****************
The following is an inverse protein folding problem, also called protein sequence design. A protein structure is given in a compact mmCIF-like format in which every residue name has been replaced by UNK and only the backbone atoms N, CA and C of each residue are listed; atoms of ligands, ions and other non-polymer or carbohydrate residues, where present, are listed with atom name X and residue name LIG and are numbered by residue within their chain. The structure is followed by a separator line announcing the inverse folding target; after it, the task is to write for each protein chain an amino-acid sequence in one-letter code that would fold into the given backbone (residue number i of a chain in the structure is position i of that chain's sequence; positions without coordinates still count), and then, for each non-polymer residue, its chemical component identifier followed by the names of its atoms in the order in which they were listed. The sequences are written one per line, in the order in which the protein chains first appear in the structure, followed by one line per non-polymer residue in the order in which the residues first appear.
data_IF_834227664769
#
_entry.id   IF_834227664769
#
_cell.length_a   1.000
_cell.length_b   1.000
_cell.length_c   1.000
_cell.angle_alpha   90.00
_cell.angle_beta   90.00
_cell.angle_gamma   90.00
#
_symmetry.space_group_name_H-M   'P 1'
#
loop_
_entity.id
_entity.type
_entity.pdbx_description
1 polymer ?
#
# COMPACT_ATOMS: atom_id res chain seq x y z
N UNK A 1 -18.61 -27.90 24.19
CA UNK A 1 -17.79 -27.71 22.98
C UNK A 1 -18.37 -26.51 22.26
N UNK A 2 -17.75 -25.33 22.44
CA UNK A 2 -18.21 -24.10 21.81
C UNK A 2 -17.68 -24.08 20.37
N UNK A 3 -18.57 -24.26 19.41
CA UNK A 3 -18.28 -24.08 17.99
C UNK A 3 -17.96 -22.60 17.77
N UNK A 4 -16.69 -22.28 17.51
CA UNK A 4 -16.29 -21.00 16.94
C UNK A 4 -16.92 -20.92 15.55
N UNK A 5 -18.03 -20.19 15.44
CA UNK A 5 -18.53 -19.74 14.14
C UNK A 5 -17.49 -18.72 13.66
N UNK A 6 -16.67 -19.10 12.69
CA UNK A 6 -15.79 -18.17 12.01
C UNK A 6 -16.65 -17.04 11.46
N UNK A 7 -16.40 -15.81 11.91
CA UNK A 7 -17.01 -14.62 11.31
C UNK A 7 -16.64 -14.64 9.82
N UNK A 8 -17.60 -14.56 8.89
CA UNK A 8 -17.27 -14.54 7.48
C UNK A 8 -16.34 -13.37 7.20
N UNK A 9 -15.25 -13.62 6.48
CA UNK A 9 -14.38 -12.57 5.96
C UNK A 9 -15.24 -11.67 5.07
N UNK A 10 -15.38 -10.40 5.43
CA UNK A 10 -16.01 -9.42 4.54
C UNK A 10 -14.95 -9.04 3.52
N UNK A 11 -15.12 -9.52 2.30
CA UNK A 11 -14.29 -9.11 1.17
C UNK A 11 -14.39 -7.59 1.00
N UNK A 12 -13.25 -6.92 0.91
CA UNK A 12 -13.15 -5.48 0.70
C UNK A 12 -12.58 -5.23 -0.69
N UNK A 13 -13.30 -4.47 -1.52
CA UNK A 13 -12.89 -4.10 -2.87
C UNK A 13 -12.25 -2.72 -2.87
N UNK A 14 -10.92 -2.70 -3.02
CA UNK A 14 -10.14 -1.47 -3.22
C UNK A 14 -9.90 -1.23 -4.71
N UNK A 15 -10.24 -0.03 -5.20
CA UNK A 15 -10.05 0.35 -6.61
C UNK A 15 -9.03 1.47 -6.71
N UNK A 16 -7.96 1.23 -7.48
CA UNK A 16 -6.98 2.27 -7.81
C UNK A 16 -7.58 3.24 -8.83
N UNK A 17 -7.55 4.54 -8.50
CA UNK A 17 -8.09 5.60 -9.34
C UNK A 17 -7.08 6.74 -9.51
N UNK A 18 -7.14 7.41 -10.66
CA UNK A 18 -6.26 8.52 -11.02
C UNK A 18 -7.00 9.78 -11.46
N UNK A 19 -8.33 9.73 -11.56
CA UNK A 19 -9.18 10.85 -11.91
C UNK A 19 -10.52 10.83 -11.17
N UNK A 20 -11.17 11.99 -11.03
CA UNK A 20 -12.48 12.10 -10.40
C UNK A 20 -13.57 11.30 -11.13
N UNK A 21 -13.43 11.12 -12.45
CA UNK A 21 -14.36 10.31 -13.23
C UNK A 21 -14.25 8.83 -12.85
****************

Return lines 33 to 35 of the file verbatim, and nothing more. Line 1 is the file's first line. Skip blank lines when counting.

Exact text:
C UNK A 4 -16.92 -20.92 15.55
N UNK A 5 -18.03 -20.19 15.44
CA UNK A 5 -18.53 -19.74 14.14